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Old 06-01-2013, 19:13   #7
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Re: measuring J and I

Quote:
Originally Posted by flink View Post
tie a piece of string to the base of your mast where it meets the cabin top. Pull the string forward until it is above your headstay pin.
Take another short string with a wieght on it and hold it directly over the pin.
Mark the string tied to the mast where the two strings intersect.
Measure the string from the base of the mast to the mark. You have found J.

Finding I

If you can go up your mast, tie a string from your spreader and drop it to you deck. Measure it. now measure the distance from the gennny halyard block to your spreader. be sure to take both measurements from the same side (top or bottom) of your spreader. You have found I.
We have a winner!!

I could have a second person hold a level against the string to make sure it is flat.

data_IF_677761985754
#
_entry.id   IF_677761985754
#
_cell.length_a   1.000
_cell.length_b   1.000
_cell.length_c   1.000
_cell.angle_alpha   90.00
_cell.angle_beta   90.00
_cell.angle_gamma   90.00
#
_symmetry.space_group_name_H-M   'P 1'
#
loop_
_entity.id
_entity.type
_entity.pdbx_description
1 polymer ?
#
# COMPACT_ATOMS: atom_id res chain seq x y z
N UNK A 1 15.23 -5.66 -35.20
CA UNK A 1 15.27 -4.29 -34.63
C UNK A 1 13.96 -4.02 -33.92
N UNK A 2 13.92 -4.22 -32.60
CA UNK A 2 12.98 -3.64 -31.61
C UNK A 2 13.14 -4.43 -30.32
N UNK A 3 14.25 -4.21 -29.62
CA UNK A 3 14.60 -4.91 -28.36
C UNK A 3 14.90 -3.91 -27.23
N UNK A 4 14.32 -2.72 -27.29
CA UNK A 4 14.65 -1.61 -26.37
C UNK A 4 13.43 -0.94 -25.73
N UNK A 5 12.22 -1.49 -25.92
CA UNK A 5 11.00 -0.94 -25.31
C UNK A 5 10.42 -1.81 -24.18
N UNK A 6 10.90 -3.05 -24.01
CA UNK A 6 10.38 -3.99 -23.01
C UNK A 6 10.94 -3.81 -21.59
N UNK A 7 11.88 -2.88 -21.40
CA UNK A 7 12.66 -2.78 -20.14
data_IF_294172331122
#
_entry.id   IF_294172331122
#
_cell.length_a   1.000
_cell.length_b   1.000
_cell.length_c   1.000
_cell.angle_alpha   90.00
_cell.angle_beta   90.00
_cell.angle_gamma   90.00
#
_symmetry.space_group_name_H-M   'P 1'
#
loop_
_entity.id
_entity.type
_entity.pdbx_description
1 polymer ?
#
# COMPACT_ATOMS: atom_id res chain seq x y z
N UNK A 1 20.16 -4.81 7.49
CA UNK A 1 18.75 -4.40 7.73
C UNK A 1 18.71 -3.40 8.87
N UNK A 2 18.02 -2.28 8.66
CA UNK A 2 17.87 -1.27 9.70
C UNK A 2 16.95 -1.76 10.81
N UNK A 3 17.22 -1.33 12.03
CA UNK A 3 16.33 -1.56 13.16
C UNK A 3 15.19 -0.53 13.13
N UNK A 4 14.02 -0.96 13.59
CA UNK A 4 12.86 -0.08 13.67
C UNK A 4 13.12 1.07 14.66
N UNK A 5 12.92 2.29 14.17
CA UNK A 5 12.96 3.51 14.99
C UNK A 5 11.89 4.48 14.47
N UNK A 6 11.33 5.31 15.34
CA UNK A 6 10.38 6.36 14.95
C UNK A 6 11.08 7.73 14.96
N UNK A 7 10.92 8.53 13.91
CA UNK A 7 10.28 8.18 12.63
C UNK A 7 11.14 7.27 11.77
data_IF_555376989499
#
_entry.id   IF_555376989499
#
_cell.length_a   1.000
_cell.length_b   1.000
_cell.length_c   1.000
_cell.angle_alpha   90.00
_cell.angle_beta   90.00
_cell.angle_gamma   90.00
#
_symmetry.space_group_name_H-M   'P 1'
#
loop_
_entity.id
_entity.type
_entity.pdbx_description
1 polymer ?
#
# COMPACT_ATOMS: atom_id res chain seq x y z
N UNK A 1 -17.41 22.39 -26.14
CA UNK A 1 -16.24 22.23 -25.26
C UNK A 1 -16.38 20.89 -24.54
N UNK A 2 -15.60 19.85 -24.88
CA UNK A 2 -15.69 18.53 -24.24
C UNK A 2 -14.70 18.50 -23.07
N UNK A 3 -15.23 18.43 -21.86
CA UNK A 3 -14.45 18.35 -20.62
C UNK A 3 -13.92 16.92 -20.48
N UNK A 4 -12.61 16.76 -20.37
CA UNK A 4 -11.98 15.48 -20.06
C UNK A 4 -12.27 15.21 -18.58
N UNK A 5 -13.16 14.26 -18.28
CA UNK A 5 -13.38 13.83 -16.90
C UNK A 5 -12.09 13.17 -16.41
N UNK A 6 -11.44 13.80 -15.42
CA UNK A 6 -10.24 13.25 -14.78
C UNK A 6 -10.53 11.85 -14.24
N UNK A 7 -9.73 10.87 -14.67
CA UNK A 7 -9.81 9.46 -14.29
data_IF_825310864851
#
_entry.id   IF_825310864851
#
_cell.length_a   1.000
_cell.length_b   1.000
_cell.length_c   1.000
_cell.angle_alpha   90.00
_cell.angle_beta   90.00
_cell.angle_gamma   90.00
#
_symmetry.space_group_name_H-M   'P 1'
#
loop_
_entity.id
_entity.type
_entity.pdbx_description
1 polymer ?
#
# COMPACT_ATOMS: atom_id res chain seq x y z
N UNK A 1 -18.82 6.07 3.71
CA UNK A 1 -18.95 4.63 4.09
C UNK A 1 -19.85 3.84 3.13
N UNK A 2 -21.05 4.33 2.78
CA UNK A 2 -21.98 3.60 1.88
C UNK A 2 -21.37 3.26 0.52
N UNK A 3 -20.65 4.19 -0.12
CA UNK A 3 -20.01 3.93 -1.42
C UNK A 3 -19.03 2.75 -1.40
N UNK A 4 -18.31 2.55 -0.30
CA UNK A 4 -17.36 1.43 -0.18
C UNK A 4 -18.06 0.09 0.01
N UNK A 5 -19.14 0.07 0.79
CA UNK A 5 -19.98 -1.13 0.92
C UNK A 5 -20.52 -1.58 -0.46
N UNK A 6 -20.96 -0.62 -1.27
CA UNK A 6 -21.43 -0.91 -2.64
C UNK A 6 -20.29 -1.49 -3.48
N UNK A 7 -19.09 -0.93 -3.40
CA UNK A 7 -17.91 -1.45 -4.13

sailboatdata.com is pretty spotty in its boat and data coverage
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Old 06-01-2013, 19:30   #8
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Re: measuring J and I

Cool. I like winning. Let's play again. Give us another one.
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Old 06-01-2013, 20:47   #9
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Re: measuring J and I

err...you were joking about the level right?

You do know that a level will do you NO good on a boat.

Tie your string at the base of the mast and keep it equadistant from the cabin top from the base to the fore-most part of the cabin top.

A level will do you no good.

Boats rock dude. At least mine does.
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Old 07-01-2013, 14:41   #10
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Re: measuring J and I

Well, the boats on the hard right now. But I should have said T square against the mast.

A fairly easy method to get a good measurement.

But it also answers my question of whether the "J" measurement is supposed to be increased by the additional distance from the base of the mast to the deck level assuming there was no coach roof, such as the hypotenuse straightline
from the tack to the base of the mast. Seems a safer measurement if one is ever going to do a race.